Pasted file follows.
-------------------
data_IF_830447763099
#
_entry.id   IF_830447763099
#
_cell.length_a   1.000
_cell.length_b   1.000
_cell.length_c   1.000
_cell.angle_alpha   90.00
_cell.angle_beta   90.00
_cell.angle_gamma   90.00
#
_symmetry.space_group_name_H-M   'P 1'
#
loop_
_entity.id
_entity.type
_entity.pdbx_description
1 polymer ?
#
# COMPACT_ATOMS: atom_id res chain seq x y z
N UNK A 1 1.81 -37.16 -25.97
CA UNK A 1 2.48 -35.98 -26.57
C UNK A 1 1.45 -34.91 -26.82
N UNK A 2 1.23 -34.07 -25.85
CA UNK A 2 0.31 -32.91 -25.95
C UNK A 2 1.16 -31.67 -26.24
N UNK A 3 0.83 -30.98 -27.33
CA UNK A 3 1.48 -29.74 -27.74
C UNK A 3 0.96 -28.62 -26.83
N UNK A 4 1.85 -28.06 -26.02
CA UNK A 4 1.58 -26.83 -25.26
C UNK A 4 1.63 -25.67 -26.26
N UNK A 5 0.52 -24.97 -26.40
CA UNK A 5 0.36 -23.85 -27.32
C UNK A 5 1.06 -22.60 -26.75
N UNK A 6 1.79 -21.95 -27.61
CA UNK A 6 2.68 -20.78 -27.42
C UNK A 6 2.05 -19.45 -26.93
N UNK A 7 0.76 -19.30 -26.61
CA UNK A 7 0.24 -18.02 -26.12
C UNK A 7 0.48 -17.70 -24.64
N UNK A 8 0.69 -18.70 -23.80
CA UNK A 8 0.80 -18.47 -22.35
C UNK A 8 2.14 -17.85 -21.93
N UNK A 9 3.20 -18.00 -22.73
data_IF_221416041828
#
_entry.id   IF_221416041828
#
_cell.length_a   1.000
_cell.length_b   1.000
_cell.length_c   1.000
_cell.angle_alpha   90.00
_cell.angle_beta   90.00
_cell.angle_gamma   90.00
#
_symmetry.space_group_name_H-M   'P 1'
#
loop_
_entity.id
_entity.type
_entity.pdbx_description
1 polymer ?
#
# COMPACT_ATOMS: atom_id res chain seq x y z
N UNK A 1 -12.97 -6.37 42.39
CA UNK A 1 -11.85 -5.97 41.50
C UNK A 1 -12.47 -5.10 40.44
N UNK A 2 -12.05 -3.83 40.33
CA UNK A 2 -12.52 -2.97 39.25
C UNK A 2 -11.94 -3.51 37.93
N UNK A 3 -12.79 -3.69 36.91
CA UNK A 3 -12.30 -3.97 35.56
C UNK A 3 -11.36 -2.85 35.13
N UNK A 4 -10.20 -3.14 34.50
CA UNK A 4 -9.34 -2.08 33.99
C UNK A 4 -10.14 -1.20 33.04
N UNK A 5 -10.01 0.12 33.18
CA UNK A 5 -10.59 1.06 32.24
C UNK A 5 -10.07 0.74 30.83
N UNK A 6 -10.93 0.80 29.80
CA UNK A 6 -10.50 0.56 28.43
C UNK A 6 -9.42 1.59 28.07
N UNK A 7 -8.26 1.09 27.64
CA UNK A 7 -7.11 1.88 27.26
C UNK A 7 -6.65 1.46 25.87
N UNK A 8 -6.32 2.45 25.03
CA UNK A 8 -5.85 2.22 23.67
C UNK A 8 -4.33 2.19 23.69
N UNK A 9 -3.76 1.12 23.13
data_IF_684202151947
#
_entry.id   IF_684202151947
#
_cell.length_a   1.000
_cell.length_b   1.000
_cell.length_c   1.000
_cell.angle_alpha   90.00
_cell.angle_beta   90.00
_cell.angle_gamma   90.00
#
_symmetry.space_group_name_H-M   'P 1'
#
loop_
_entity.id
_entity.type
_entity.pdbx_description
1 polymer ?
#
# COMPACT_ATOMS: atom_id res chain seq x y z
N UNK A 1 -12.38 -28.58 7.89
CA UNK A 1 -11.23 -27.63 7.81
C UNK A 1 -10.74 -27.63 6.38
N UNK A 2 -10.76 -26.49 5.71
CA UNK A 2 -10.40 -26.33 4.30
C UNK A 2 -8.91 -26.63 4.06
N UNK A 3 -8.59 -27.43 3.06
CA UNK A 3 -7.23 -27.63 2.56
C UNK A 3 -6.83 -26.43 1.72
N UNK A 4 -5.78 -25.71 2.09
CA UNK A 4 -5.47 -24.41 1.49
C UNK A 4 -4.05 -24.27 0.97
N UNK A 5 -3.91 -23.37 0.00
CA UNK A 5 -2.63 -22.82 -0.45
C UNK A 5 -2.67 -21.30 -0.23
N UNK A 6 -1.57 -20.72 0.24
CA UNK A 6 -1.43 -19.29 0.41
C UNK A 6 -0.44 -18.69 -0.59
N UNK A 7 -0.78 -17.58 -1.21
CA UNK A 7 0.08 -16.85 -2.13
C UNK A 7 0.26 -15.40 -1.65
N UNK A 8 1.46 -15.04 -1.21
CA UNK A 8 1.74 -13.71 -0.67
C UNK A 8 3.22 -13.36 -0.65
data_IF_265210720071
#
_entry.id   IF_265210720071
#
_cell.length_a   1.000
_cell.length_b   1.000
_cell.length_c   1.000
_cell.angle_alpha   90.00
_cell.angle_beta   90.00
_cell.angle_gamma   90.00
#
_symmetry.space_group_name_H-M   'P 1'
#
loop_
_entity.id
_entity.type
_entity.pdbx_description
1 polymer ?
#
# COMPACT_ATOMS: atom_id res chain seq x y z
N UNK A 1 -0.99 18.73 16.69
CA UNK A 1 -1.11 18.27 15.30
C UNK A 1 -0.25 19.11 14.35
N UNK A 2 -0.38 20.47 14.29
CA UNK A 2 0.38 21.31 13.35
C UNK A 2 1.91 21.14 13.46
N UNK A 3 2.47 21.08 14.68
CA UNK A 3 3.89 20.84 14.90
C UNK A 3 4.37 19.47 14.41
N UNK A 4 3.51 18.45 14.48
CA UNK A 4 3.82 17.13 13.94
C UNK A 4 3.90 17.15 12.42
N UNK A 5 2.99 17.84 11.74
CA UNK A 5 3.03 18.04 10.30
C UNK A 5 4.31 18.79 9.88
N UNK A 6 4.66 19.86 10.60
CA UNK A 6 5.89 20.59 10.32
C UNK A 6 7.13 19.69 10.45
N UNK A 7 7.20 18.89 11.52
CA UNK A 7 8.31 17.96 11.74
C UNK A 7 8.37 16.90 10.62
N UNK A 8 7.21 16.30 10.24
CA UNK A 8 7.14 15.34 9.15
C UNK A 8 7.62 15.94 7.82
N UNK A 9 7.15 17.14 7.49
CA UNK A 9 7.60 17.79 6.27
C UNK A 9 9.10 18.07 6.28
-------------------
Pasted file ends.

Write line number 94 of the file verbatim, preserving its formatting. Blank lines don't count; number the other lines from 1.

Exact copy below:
#